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Terminal - All commands - 11,611 results
unlink <linkname>
2009-03-12 01:52:24
User: topgun553
Functions: unlink
-4

if you had a symbolic link called "oldLink" in the current folder then you would want to do

unlink oldLink

http://goosh.org
2009-08-29 12:19:34
User: unixbhaskar
Tags: web browser
-4

You can try it . Nice shell interface to search google from the command line.Visit http://goosh.org in your browser.

find . -type f | while read f; do chmod -x "$f"; done
moon-buggy
2009-04-22 05:41:40
User: eastwind
-4

sudo apt-get install moon-buggy

An ascii 2D game where you control a mooncar and try to avoid moonhole by jumping (press space )

VARIABLE="VALUE" COMMAND
2009-03-12 07:04:44
User: magmax
-4

Allows you to change the value of an environment variable only for the execution of the command in the line. (corrected)

sed -i -n '/%/p' *.php
head -$(($RANDOM % $(wc -l < file.txt) +1 )) file.txt | tail -1
export HISTFILE=/dev/null/
2010-06-10 18:48:43
User: thund3rpants
Functions: export
-4

This command is great for dumping your history so that when you're working on a system that is under a shared account, you can keep others from reviewing your history file. I use this when I'm just visiting a system to diagnose a problem, or to make a quick fix.

ps aux | grep process-name | grep -v "grep"
dd if=/dev/sda of=~/backup-disk-YY-MM-DD.img
2010-09-14 11:14:14
Functions: dd
-4

Change /dev/sda with the Disk or partition you want to back-up

To restore use:

dd if=~/backup-disk-YY-MM-DD.img of=/dev/sda

Once again change /dev/sda accordingly

Source: http://www.go2linux.org/linux/2010/09/small-tip-back-disks-clone-hard-disk-773

/bin/ls *.png | xargs -l1 -I {} convert {} -modulate 100,100,70 ../../icons/32x32/{}
mvn -Dmaven.test.skip=true install
2009-05-20 12:55:10
User: sharfah
Tags: maven
-4

the maven.test.skip property can be added to other goals too.

ls | while read -r FILE; do mv -v "$FILE" `echo "prependtext$FILE" `; done
2010-08-14 14:19:18
User: IgnitionWeb
Functions: ls mv read
Tags: echo mv prepen
-4

Prepends all directory items with "prependtext"

for i in *; do mv $i prependtext$i; done
grep -iR find_me ./
2009-02-18 15:38:59
User: lfamorim
Functions: grep
-4

Searching for a String in Multiple Files With Grep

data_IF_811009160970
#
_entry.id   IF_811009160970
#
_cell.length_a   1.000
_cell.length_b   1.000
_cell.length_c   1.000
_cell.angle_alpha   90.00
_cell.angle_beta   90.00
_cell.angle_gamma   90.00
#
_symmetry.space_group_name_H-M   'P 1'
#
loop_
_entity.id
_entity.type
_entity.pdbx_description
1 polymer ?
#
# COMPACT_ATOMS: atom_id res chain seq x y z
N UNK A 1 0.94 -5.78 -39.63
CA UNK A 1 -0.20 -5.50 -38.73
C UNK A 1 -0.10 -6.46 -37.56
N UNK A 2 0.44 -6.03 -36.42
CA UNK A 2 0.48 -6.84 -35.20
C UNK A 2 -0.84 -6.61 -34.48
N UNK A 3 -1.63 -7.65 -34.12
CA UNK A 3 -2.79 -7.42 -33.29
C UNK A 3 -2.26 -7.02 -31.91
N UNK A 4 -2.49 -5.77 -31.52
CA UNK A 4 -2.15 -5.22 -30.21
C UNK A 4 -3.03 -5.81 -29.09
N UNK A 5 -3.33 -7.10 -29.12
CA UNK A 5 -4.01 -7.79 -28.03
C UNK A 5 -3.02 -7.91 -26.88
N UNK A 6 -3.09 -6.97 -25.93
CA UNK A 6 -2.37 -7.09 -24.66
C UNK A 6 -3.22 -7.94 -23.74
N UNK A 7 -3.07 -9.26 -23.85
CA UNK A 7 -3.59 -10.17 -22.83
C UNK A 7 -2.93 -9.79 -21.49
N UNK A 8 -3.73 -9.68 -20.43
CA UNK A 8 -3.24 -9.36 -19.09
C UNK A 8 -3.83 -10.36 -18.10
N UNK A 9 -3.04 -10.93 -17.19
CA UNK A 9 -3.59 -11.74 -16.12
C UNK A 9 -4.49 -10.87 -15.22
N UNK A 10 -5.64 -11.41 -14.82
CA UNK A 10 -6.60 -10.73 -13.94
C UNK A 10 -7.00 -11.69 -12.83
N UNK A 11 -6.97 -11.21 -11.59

m-a a-i open-vm
2009-04-22 20:08:00
User: m03hr3
-4

compile and install openvm-tools module in debian lenny

finger @www.linuxbanks.cn | grep -oE '([[:digit:]]{1,3}\.){3}[[:digit:]]{1,3}' | head -n1
2010-05-05 14:58:55
User: zhangweiwu
Functions: finger grep head
Tags: ip address
-4

This is useful when you got a reserved IP address like 192.168.0.100 and want to find out what IP address is used to access the Internet. You have to know a server with 'efingerd -n' configured, like www.linuxbanks.cn as above.

Other method to find out this information are for example access www.tell-my-ip.com and grep the output. The finger method have the advantage that it is easy to deploy a service like www.tell-my-ip.com, as you only need to get efingerd installed.

for /F %G in ('dir /b c:\Windows\system32\notepad.exe') do ( echo %G )
shuf file.txt | head -n 1
xterm -e "cd /my/directory; bash"
2009-10-13 12:06:14
User: kekschaot
-4

Usefull e.g. in krusader open terminal function

( cd /my/directory; xterm& )
2009-10-13 13:07:21
User: ashawley
Functions: cd
Tags: subshells
-4

Perfect time for the rarely used sub shell.

aptitude purge linux-image | grep ^i | grep -v $(uname -r)
sleep 4h && halt
uname -m # display machine "hardware name"
2013-01-04 11:46:43
User: mpb
Functions: uname
-4

Display the machine "hardware name" 32 or 64 bit.

"x86_64" is shown on 64 bit machines

"i686" is typically shown on 32 bit machines (although, you might also see "i386" or "i586" on older Linuxen).

On other "unix-like" systems, other hardware names will be displayed.

For example, on AIX, "uname -m" gives the "machine sequence number".

For whatever reason, IBM decided that "uname -M" would give the machine type and model.

(ref: http://www.ibm.com/developerworks/aix/library/au-aix-systemid.html )

On Sun Solaris, "uname -m" can be used to determine the chip type and "isainfo -v" will reveal

if the kernel is 64 or 32 bit.

(ref: http://www.ibiblio.org/pub/packages/solaris/sparc/html/32.and.64.bit.packages.html )

A more reliable way to determine "64-bit ness" across different Unix type systems is to compile the following simple C program:

cat <<eeooff > bits.c

/*

* program bits.c

* purpose Display "32" or "64" according to machine type

* written January 2013

* reference http://www.unix.org/whitepapers/64bit.html

*/

/* hmm, curious that angle-brackets removed by commandlinefu.com data input processing? */

#include "/usr/include/stdio.h"

long lv = 0xFFFFFFFF;

main ( ) {

printf("%2d\n",(lv < 0)?32:64);

}

eeooff

Compile and run thusly: cc -o bits bits.c; ./bits

<command> 2> <file>